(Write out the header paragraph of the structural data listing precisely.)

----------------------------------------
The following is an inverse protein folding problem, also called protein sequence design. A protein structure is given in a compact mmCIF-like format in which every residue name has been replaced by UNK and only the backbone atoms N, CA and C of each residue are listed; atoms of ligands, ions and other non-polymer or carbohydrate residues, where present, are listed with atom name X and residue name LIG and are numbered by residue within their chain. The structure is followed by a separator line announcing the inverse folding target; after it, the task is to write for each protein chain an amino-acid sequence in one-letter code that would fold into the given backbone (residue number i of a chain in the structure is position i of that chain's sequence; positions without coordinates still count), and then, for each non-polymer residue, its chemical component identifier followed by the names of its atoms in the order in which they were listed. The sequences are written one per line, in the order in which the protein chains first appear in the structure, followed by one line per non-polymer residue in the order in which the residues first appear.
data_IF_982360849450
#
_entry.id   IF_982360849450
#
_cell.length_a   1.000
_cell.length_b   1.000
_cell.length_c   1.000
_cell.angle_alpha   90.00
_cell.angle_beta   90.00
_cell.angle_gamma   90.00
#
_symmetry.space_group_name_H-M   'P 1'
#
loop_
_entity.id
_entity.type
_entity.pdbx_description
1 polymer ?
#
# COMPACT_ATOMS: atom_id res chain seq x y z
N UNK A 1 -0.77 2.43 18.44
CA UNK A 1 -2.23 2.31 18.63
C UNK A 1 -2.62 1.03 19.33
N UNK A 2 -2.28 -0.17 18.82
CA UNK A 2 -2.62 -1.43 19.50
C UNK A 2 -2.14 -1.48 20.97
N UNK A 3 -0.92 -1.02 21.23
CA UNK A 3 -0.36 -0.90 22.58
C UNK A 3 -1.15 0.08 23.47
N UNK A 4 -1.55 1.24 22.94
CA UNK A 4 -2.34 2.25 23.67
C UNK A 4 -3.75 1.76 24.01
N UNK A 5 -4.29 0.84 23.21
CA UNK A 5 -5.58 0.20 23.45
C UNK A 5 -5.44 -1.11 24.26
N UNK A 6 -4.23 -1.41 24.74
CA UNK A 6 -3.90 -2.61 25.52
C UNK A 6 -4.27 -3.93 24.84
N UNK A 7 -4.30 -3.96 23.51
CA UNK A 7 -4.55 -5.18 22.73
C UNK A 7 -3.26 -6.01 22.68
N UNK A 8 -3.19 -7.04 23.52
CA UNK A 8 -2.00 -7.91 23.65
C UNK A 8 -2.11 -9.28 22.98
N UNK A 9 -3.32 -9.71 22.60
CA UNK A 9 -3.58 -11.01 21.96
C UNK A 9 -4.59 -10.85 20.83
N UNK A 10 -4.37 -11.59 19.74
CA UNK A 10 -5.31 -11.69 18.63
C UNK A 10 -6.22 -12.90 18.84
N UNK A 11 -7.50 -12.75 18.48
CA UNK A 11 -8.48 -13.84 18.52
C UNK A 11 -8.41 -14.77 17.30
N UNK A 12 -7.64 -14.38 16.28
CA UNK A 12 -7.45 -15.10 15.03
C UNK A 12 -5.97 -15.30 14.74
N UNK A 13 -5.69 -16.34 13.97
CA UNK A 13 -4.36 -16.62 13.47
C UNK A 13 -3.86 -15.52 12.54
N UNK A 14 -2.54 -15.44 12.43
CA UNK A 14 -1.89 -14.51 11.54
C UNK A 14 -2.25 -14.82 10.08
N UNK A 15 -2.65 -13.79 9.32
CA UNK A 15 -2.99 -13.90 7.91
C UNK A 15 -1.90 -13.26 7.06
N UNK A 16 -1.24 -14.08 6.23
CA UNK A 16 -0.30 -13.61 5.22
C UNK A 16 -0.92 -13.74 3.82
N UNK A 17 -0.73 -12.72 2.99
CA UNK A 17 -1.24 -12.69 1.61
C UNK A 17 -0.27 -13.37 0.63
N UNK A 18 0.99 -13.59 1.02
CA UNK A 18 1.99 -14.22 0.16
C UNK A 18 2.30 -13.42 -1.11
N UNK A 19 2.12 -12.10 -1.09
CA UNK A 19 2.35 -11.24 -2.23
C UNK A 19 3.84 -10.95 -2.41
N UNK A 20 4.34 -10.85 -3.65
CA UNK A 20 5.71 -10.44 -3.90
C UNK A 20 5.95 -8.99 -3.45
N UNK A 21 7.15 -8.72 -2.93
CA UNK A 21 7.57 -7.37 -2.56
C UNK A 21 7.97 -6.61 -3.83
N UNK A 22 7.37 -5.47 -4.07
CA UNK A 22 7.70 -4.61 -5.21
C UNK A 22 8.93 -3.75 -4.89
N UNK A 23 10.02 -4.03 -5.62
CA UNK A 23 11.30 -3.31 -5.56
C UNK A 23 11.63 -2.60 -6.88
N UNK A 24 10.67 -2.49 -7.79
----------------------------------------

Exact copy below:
The following is an inverse protein folding problem, also called protein sequence design. A protein structure is given in a compact mmCIF-like format in which every residue name has been replaced by UNK and only the backbone atoms N, CA and C of each residue are listed; atoms of ligands, ions and other non-polymer or carbohydrate residues, where present, are listed with atom name X and residue name LIG and are numbered by residue within their chain. The structure is followed by a separator line announcing the inverse folding target; after it, the task is to write for each protein chain an amino-acid sequence in one-letter code that would fold into the given backbone (residue number i of a chain in the structure is position i of that chain's sequence; positions without coordinates still count), and then, for each non-polymer residue, its chemical component identifier followed by the names of its atoms in the order in which they were listed. The sequences are written one per line, in the order in which the protein chains first appear in the structure, followed by one line per non-polymer residue in the order in which the residues first appear.